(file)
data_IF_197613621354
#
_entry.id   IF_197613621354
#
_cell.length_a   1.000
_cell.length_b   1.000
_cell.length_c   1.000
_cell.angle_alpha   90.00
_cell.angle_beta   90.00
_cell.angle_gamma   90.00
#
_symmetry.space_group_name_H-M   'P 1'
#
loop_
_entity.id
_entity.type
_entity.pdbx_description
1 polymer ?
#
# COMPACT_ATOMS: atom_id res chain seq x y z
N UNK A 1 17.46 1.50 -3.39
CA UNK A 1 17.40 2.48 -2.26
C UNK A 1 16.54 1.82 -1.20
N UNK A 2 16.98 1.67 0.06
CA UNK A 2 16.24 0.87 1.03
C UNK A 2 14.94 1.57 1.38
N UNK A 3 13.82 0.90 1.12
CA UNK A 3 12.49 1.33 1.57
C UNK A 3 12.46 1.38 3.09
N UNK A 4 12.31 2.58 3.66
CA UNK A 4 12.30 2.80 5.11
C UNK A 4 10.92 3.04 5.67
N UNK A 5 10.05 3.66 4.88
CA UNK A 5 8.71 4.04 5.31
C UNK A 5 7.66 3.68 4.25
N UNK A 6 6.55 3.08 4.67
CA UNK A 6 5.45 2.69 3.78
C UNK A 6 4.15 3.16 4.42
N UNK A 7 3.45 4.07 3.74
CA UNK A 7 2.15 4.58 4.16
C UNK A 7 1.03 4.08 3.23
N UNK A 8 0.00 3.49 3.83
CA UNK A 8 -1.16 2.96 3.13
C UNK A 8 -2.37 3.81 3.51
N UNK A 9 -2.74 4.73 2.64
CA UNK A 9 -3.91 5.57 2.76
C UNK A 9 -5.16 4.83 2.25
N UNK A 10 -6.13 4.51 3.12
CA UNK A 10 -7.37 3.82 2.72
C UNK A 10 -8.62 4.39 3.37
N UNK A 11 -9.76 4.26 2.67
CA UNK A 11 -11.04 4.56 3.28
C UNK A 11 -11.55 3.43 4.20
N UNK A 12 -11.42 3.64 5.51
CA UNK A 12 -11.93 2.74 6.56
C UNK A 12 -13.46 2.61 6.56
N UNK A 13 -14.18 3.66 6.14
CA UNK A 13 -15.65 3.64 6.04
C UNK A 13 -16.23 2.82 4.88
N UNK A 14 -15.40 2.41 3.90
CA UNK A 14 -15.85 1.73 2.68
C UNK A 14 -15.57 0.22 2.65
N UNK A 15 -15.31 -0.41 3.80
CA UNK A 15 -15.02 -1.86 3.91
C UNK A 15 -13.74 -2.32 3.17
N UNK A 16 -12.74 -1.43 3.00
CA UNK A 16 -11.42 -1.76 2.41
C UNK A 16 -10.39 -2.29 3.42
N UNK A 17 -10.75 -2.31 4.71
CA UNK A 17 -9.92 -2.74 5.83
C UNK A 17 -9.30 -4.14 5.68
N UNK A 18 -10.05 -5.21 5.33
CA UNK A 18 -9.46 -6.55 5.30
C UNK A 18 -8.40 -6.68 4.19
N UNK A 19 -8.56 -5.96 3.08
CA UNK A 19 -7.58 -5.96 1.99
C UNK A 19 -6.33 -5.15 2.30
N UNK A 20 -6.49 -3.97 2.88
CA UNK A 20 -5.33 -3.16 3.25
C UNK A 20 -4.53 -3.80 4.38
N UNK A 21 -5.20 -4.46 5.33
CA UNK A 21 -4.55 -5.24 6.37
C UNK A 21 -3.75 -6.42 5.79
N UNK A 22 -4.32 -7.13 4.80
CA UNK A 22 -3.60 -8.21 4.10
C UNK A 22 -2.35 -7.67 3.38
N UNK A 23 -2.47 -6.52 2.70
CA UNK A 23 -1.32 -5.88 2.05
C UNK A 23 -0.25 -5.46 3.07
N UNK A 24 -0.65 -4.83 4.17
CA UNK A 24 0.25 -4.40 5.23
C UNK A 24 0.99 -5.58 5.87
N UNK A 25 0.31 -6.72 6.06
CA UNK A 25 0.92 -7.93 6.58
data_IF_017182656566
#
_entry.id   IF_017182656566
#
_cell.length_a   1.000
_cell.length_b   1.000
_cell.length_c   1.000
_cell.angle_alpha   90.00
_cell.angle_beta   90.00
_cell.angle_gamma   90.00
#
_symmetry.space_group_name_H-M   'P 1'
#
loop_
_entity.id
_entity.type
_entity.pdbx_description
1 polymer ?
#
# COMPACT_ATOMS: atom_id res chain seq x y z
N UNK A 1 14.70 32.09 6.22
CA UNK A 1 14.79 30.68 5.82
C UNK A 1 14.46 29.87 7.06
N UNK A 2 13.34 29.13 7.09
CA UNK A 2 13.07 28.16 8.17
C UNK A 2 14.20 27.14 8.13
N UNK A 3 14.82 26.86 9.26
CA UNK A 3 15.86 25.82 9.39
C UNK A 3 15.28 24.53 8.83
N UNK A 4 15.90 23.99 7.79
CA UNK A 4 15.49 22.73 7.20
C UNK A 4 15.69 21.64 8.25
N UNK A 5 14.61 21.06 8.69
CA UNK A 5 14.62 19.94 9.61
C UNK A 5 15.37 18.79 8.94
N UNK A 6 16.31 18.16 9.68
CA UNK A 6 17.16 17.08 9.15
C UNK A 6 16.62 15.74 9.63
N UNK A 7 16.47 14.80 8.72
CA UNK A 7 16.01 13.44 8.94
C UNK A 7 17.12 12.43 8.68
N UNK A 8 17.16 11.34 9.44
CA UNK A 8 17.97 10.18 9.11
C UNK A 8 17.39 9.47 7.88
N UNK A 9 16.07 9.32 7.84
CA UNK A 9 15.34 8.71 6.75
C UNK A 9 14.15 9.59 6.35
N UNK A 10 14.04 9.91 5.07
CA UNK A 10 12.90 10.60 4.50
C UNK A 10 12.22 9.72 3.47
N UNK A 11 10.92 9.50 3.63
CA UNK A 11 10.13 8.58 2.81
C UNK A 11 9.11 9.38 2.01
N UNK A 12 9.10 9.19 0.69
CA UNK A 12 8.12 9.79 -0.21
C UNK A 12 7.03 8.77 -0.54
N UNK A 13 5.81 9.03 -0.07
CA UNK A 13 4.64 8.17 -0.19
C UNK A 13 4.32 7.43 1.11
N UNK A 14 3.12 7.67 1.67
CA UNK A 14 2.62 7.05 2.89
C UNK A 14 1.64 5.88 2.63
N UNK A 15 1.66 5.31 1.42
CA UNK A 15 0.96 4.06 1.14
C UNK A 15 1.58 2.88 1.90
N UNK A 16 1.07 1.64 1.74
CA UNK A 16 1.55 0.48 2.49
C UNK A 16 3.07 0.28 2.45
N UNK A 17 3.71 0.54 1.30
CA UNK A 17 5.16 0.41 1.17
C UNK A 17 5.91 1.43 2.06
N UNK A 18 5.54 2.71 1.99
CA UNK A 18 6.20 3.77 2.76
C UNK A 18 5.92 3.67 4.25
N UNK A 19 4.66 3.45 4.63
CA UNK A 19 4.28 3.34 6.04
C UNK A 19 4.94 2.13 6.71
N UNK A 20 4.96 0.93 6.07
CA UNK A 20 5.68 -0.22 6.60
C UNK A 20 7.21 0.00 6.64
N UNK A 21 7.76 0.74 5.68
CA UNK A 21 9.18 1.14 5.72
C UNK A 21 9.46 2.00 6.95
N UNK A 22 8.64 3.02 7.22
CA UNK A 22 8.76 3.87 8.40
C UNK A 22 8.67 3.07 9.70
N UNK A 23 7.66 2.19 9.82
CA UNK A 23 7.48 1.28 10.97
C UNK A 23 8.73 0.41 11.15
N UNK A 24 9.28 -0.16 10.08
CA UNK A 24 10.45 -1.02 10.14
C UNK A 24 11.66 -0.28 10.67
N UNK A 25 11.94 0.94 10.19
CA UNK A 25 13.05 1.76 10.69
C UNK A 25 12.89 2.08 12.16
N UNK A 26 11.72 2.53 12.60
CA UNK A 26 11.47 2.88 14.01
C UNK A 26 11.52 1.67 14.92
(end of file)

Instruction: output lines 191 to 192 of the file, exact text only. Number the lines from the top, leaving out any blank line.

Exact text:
CA UNK A 26 11.47 2.88 14.01
C UNK A 26 11.52 1.67 14.92